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The Effects of Altitude Training on Muscle Oxygen and Performance

High performance athletes look for the extra edge because every second matters. Unlike better shoes or a lighter bike, altitude is a variable that affects the cardiovascular system. It’s no surprise that many elite training plans include significant time training in the thinner air found at altitude. However, altitude training isn’t just for the elites. In fact it can be an asset towards health and fitness in general.

So how does it work, exactly?

The human body is incredibly adaptable. At high altitudes (anything above 5,000ft) the air becomes thinner and pressure is reduced. Because of this, blood delivers less oxygen with each breath and your body has to work overtime to maintain normal function. The higher the elevation, the more the impact can be felt. Symptoms such as stomach discomfort, dehydration, and dizziness can occur and performance can be slowed… that is, until your body adapts.


Oxygen Elevation Training (OET) with the Humon Hex

We’ve partnered with Oxygen Rally, a unique studio founded by health and fitness coach Owen Monroy in Danville, CA. Monroy specializes in what he calls Oxygen Elevation Training (OET) which utilizes an innovative technology to increase the benefits of altitude training with oxygen-boosted recovery.


Owen contacted us because he was looking for a monitoring solution to help better guide clients to natural increases in HGH, EPO, VO2 max, blood flow, nutrient delivery, anti-inflammation, health, and longevity. At Oxygen Rally clients of all ages and fitness levels have been using the Humon Hex to monitor muscle oxygen (SmO2) during workouts. Owen has used these insights to better serve his clients as well as learn to manage his own training routines more effectively.

Altitude endurance training case study

During a standard endurance workout at sea level, (while maintaining a moderate-intensity) you’d expect a relatively flat graph as seen below. The demand in oxygen is changing very little as your effort and environment is consistent.

Example of a moderate-intensity standard endurance workout


During the equivalent workout (steady cadence, moderate-intensity endurance) in the context of an OET session, the effects on the body are completely different.

Below is the muscle oxygen data from a 35 minute endurance cycling workout at Oxygen Rally where the athlete maintained the same gear and cadence… the difference is significant.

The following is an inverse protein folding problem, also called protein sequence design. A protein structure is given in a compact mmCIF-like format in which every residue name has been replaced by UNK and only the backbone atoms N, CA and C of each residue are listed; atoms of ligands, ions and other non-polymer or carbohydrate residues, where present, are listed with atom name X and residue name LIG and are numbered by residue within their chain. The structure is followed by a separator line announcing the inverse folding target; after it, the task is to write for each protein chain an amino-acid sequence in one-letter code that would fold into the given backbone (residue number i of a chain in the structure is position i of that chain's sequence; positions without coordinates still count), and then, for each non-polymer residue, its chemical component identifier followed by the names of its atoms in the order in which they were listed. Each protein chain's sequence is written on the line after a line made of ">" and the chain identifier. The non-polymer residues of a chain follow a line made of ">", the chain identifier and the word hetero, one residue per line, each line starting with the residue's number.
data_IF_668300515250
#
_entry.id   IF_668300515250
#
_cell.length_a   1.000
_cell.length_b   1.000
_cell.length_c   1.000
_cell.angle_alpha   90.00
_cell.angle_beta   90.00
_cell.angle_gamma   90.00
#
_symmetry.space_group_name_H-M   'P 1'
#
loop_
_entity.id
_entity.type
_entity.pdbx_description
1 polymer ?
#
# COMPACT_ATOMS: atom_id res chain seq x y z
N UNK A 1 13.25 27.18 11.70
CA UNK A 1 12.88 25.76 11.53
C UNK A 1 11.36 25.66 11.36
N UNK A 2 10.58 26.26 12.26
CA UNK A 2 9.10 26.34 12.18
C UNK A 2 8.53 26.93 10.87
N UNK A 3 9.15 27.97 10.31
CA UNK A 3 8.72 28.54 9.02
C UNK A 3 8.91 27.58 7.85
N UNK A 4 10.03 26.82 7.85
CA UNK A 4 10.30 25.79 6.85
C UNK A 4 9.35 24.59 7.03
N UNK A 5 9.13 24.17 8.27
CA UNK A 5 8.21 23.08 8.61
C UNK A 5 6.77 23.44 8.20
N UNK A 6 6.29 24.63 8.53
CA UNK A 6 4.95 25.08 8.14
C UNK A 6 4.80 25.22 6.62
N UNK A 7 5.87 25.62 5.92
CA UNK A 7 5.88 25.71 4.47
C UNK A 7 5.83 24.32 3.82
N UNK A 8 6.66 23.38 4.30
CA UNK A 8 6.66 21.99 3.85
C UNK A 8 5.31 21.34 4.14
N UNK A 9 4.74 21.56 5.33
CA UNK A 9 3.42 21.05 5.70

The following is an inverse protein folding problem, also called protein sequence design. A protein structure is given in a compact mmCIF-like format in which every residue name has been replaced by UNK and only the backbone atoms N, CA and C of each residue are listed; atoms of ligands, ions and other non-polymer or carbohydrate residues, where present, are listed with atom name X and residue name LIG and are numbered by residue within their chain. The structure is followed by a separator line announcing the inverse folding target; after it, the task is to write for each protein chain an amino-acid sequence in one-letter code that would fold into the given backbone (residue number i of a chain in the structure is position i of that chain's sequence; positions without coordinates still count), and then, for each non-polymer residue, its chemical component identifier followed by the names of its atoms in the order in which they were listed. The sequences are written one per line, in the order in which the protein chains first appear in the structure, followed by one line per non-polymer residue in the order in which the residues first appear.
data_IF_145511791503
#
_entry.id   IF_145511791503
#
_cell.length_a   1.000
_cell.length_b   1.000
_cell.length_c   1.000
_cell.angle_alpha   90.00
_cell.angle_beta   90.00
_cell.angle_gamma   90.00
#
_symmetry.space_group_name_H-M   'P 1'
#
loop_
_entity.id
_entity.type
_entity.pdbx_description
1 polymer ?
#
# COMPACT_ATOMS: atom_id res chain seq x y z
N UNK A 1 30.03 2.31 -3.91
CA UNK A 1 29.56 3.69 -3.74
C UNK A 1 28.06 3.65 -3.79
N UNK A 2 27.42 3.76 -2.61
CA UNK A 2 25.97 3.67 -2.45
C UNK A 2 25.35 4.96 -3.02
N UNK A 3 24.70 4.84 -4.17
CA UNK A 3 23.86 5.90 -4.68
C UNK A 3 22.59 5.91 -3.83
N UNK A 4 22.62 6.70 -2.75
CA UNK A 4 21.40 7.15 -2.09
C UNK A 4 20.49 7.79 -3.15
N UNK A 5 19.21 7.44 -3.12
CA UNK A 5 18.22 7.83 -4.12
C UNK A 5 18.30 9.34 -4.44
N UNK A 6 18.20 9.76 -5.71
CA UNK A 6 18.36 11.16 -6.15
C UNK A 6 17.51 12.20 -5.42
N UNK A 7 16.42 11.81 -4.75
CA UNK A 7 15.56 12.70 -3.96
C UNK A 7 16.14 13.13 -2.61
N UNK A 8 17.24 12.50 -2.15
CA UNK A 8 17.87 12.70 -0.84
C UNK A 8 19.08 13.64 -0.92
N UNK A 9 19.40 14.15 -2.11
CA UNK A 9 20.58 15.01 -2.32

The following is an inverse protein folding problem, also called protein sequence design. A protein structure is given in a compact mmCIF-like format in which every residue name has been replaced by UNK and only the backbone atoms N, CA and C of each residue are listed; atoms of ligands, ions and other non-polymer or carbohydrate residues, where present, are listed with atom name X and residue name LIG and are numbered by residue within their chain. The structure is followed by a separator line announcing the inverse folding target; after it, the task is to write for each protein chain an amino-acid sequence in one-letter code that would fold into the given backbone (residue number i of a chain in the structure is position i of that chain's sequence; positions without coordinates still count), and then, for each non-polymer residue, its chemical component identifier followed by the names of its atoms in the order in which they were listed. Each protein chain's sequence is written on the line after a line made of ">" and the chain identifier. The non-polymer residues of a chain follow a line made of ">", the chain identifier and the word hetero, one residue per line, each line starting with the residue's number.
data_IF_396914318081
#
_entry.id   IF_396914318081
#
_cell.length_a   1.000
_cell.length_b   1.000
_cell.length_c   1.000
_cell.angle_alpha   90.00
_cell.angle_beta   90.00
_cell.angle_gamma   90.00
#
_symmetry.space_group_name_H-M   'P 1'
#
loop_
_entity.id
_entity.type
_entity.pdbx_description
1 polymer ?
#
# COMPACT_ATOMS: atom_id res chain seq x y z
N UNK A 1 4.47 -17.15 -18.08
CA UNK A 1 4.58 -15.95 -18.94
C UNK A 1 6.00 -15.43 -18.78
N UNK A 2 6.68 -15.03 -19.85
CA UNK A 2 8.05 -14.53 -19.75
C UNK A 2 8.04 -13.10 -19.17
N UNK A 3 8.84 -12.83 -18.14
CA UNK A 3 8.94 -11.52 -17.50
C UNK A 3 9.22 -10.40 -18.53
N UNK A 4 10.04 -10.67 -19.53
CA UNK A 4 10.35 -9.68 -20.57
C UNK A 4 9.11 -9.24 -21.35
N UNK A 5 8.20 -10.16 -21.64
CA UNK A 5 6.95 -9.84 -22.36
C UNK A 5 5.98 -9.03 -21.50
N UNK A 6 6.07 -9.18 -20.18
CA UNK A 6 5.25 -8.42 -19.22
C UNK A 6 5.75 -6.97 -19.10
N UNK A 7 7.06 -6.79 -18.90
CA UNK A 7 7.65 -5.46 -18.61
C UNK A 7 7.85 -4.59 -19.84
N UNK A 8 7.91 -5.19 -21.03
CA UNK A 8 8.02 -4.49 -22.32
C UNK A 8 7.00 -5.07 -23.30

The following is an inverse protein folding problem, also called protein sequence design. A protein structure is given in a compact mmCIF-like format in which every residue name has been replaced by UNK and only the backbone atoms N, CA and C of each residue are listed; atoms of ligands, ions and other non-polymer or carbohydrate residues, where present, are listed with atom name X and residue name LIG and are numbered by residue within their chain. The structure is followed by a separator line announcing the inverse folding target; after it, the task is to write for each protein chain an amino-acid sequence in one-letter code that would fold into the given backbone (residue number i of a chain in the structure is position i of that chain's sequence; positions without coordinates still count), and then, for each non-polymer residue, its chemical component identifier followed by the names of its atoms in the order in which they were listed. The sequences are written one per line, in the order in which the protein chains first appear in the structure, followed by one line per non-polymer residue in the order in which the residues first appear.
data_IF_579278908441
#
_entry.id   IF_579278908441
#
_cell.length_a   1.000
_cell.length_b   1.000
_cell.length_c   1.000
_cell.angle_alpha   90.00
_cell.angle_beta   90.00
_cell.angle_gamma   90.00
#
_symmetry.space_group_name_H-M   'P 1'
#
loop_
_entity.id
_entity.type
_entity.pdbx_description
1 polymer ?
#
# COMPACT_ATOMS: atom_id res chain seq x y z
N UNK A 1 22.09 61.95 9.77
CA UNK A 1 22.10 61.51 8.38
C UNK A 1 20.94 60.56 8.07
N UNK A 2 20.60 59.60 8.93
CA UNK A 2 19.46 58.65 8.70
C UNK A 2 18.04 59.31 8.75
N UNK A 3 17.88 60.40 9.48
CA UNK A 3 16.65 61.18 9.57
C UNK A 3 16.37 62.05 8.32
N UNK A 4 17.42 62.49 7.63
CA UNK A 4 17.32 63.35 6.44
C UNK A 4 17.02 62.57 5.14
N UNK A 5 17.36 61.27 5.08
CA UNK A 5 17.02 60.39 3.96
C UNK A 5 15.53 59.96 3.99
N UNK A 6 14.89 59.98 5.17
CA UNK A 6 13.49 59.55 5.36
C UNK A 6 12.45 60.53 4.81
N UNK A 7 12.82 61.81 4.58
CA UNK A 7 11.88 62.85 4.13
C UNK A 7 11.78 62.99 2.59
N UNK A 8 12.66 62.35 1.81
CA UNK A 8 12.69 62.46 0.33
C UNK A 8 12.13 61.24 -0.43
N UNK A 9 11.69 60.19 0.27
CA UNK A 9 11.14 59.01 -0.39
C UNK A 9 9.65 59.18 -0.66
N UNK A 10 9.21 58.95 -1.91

Example of a moderate-intensity endurance workout with OET


Oxygen Elevation Training (OET) Endurance Workout:

Cadence: Steady 80 RPM

Challenge Air: 13% Oxygen (11,000ft)

Recovery Air: 80% Oxygen

Equipment: Humon Hex SmO2 sensor (right quadricep), SpO2 on fingertips, OET system

During the endurance workout, the altitude was increased to 11,000ft 9 times followed by 80% oxygen-rich air for recovery. The altitude was reduced when one of the following happened: either the athlete’s SpO2 dropped below 78% OR the Humon Hex identified the red-zone, meaning the athlete’s muscles were working above their limit. To see what the difference between SpO2 and SmO2 is please use this link for comparison:

Although the athlete completed the exact same workout, you can see that the muscle oxygen graph during OET is completely different. We see an almost immediate decrease in muscle oxygen (resulting in greater perceived exertion levels despite steady cadence). The graph no longer shows a steady-state (flat graph) muscle oxygen saturation. The thin altitude air means less oxygen is being delivered to the muscle, causing the body to work harder in its adaptation to maintain the steady cadence. When the Humon Hex hits the red-zone or the SpO2 reads below the chosen target, the altitude is reduced. With the flip of a switch the athlete enjoys oxygen-boosted recovery breaths before re-entering for another bout with altitude.


Oxygen Rally harnessing an edge with the Humon Hex

Monitoring SmO2 during OET allows the trainer to optimize the client’s intervals and recovery to maximize results. The real-time data allows athletes to distinguish (and therefore target) different limiters in their performance. During the 1st, 3rd, and 8th intervals the athlete never actually reached his red-zone limit, yet the interval was abandoned when the respiratory challenge became too great. This indicates that the muscle was working efficiently and the training challenge was being passed to the respiratory system. In those specific cases, the Hex shows that the athlete could have increased resistance (because their muscular limit was not reached) even though their respiratory system was approaching its limit.

Training at altitude can be advantageous because of the body’s incredible ability to adapt to new environments. As highlighted above an athlete’s body will recognize altitude as a stimulus to produce more red blood cells as well as open the vascular system for better oxygen and nutrient delivery. The effect can enhance athletic performance and can be an incredible tool for promoting recovery, health, and longevity. If you have any questions about oxygen elevation training please reach out to Owen on instagram @oxygenrally or email You can also contact us at Humon on Facebook or Instagram @behumon!